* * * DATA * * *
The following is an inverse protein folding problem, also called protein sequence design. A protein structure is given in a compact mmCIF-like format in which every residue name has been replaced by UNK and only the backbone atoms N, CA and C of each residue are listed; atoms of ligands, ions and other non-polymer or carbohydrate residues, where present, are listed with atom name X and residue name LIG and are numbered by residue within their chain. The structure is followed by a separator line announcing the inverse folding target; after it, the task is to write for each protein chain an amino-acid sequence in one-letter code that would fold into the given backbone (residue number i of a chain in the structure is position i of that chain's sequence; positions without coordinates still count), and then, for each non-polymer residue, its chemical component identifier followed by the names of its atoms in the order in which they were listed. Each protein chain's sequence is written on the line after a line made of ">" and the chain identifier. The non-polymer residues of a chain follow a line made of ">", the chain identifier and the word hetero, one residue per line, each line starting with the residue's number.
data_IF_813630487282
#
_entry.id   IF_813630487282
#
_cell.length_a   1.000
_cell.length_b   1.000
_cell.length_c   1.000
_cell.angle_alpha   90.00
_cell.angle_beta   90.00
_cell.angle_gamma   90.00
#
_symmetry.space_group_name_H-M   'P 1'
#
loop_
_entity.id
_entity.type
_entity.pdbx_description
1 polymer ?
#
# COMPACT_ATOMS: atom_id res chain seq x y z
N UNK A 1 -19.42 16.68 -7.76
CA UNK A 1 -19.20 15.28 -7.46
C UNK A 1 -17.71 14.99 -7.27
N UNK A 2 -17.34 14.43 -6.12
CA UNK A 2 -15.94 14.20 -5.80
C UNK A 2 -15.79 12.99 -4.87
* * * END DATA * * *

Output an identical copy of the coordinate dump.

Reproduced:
The following is an inverse protein folding problem, also called protein sequence design. A protein structure is given in a compact mmCIF-like format in which every residue name has been replaced by UNK and only the backbone atoms N, CA and C of each residue are listed; atoms of ligands, ions and other non-polymer or carbohydrate residues, where present, are listed with atom name X and residue name LIG and are numbered by residue within their chain. The structure is followed by a separator line announcing the inverse folding target; after it, the task is to write for each protein chain an amino-acid sequence in one-letter code that would fold into the given backbone (residue number i of a chain in the structure is position i of that chain's sequence; positions without coordinates still count), and then, for each non-polymer residue, its chemical component identifier followed by the names of its atoms in the order in which they were listed. Each protein chain's sequence is written on the line after a line made of ">" and the chain identifier. The non-polymer residues of a chain follow a line made of ">", the chain identifier and the word hetero, one residue per line, each line starting with the residue's number.
data_IF_813630487282
#
_entry.id   IF_813630487282
#
_cell.length_a   1.000
_cell.length_b   1.000
_cell.length_c   1.000
_cell.angle_alpha   90.00
_cell.angle_beta   90.00
_cell.angle_gamma   90.00
#
_symmetry.space_group_name_H-M   'P 1'
#
loop_
_entity.id
_entity.type
_entity.pdbx_description
1 polymer ?
#
# COMPACT_ATOMS: atom_id res chain seq x y z
N UNK A 1 -19.42 16.68 -7.76
CA UNK A 1 -19.20 15.28 -7.46
C UNK A 1 -17.71 14.99 -7.27
N UNK A 2 -17.34 14.43 -6.12
CA UNK A 2 -15.94 14.20 -5.80
C UNK A 2 -15.79 12.99 -4.87